Why We Like What We Like - Deepstash

deepstash

Beta

deepstash

Beta

Deepstash brings you key ideas from the most inspiring articles like this one:

Read more efficiently

Save what inspires you

Remember anything

Why We Like What We Like

https://www.newyorker.com/magazine/2016/06/20/art-and-taste-in-the-internet-age

newyorker.com

Why We Like What We Like
Louis Menand on “You May Also Like,” by Tom Vanderbilt, and “Magic and Loss,” by Virginia Heffernan.

6

Key Ideas

Save all ideas

We don't know what we like

We don't know what we like

We often don't like what we say we like. We come to enjoy things we thought we hated and we are poor at predicting what we will possibly like.

We can't articulate the reasons we prefer one thing over another. We often decide we like something without cause or like something that was subtly suggested.

88 SAVES

560 READS


VIEW

Choice and preference

Any action that entails a choice also entails a preference, for example, what to read, what to wear. We try to find work we like, entertainment we like, people we like.

Behind every preference is a combination of inputs including reasons, hunches, bodily needs, past experiences, unconscious desires, social pressures, and price point.

84 SAVES

404 READS


Taste today is a big business

  • Online marketing strategies have become very sophisticated. The Internet uses a huge amount of data collected from clicks to produce a taste fingerprint for every consumer that uses a Web site or app.
  • Customer reviewing is lay expertise and not trustworthy. We often find ourselves identifying with one-star hotheads. We want to know if things go wrong, how bad it will be. High number ratings may reflect "positivity bias."

71 SAVES

276 READS


The Internet does not produce reality

With the Internet, we do not see reality. We're seeing what the algorithms want us to see. We spend half our days in the digital mall without borders doing work and errands.

Digitalization promises to absorb existing technologies, from paper and vinyl to maps, newspapers, cameras, telephones, and lecture halls. With it comes some loss—the three-dimensionality of certain experiences, e.g., acoustic, theatrical, and the palpable such as a book.

73 SAVES

275 READS


Changing tastes allow for progression

The Internet won't replace everything, and one day something else will replace the Internet. Then we will all be used to it, and we will miss it when it's gone.

If taste were not easily changeable and people only liked what they have always liked, we could never develop a taste for something else,

76 SAVES

232 READS


Aesthetic appreciation is learned

Two factors that influence our taste are social consensus and familiarity. We need time and help to appreciate a work of art.

Art appreciation develops in the same way as other tastes. One person will comment on liking something, and a consensus builds that it is worth liking. Aesthetic appreciation is then supposed to be learned and shared.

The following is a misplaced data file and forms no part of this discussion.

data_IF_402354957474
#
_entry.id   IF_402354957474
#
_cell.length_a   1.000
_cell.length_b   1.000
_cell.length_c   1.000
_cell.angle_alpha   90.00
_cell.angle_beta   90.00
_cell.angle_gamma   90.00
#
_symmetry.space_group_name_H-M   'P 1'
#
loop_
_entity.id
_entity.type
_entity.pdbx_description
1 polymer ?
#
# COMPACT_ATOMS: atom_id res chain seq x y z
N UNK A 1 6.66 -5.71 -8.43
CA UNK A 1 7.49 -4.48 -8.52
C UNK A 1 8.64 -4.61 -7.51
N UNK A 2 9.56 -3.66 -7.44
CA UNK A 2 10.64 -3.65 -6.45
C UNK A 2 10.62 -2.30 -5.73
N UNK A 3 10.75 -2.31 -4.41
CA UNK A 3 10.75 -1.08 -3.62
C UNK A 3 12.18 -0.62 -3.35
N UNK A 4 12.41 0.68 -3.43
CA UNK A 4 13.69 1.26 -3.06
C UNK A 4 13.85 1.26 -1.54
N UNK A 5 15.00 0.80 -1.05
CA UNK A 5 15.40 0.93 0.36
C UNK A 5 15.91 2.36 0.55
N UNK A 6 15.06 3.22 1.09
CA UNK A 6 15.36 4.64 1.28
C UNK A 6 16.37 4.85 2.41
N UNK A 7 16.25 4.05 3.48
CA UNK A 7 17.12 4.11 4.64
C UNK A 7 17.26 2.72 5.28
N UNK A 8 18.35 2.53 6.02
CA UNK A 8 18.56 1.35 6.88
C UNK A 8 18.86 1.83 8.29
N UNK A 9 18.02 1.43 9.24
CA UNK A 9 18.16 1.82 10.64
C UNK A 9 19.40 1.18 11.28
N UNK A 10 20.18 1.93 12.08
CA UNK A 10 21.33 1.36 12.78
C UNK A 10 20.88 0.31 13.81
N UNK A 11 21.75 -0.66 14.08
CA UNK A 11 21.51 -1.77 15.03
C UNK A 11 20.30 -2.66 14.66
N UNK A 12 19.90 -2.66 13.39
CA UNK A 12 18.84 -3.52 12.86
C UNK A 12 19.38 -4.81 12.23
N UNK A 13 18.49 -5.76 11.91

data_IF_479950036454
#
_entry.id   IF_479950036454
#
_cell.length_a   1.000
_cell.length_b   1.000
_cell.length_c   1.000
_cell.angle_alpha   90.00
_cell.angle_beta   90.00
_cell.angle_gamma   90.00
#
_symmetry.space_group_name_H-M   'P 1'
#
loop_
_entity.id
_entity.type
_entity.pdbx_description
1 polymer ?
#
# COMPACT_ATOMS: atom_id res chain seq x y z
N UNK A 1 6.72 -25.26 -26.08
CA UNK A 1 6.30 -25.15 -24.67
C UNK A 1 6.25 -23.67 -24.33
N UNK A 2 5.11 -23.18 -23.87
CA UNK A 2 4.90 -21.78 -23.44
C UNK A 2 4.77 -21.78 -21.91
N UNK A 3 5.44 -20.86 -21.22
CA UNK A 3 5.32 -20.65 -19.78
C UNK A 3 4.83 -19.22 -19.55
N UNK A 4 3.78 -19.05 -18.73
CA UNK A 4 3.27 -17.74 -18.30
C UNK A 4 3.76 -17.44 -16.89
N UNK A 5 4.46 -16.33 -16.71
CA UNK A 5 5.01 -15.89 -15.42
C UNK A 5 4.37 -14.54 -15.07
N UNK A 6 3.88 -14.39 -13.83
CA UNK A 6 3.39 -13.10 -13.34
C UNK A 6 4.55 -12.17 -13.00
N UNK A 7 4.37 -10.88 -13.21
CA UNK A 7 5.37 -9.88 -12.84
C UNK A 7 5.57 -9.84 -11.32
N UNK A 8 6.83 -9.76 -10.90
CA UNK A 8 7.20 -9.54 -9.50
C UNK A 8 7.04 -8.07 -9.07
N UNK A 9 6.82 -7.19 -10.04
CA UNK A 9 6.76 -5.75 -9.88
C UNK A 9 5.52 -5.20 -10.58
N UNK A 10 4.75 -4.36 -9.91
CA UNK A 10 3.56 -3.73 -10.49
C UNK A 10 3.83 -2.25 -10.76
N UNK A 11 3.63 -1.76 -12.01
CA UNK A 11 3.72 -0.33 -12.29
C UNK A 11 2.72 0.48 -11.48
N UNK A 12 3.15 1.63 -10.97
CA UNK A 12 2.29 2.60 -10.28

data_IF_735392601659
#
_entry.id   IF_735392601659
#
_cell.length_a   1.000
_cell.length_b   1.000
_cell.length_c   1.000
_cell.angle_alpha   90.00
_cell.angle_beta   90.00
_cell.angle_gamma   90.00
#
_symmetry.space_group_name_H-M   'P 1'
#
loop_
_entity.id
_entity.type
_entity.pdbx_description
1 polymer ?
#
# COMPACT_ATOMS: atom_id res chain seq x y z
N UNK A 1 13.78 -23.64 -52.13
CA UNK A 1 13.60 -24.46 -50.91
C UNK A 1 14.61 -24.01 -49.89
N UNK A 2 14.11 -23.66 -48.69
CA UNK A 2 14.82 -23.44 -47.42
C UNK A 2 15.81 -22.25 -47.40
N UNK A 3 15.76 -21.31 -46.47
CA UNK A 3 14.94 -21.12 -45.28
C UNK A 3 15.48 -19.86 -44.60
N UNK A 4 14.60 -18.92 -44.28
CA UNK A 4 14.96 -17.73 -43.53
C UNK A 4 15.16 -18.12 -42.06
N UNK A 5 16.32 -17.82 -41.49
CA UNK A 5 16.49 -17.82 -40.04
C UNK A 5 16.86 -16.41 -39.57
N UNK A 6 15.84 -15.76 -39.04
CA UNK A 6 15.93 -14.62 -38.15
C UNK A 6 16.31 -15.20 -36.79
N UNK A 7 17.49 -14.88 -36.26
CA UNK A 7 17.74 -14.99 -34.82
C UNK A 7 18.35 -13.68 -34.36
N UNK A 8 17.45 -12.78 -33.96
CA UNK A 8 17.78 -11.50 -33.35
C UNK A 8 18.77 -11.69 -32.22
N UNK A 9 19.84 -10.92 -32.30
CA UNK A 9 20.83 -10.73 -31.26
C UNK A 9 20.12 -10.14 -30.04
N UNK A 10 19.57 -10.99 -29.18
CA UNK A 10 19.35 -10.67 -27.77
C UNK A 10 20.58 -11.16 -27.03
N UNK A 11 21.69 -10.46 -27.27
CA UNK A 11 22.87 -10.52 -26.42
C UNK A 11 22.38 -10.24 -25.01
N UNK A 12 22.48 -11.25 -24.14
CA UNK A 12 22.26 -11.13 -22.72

74 SAVES

268 READS


SIMILAR ARTICLES & IDEAS:

How We Copy The Choices Of Others

While eating out, shopping, or during a donation drive, some of us make choices that we wouldn’t normally make.

Studies on consumer behaviour show that while some would mimic or copy the be...

Choices And Social Signals

Our choices become influenced by society, and this creates a vicious circle where what is being done by the other person is seen as appropriate to others.

Extensive studies show people replicate parts of behaviour in a social setting while showing their own preference towards some aspects of the decision. Example: While opting to donate in charitable institutions, people would match the amount but choose a charity of their own preference.

The power of caffeine

The power of caffeine

Scientists determined that a person who is more sensitive to the bitter taste of caffeine drinks more coffee.

The stimulating effects of caffeine on the brain act as a kind of positive rein...

Genes and coffee

More research is needed to validate whether there is a causal link between genes and specific taste perceptions.

Scientists are planning to delve further into the relationship between taste perception and health - to evaluate if bitter taste genes have implications on disease risks.

Information storms

We often feel overwhelmed when we are exposed to a large volume of information. We also rely on secondary knowledge that does not come from any external source.

To put it another way: rightly...

How misinformation builds

  • When we encounter unfamiliar information on a social network, we verify it in one of two ways. We either go through the burdensome process of countless claims and counter-claims to understand if it is true, or we rely on others by way of social proof.
  • If we search for online information, instead of coming up with our own way of assessing the quality or the usefulness of every website,  we rely on Google's PageRank algorithm to come up with the best sites. In essence, we rely on other people to source information by use of user traffic, reviews, ratings, clicks and likes.

How to handle an infostorm

Infostorms are like actual storms: they are a product of climatic conditions. Different climates can produce different results.

The more we understand the chain of events that led to a particular view, the better we are equipped to appreciate it if we are skeptical or take into account other perspectives.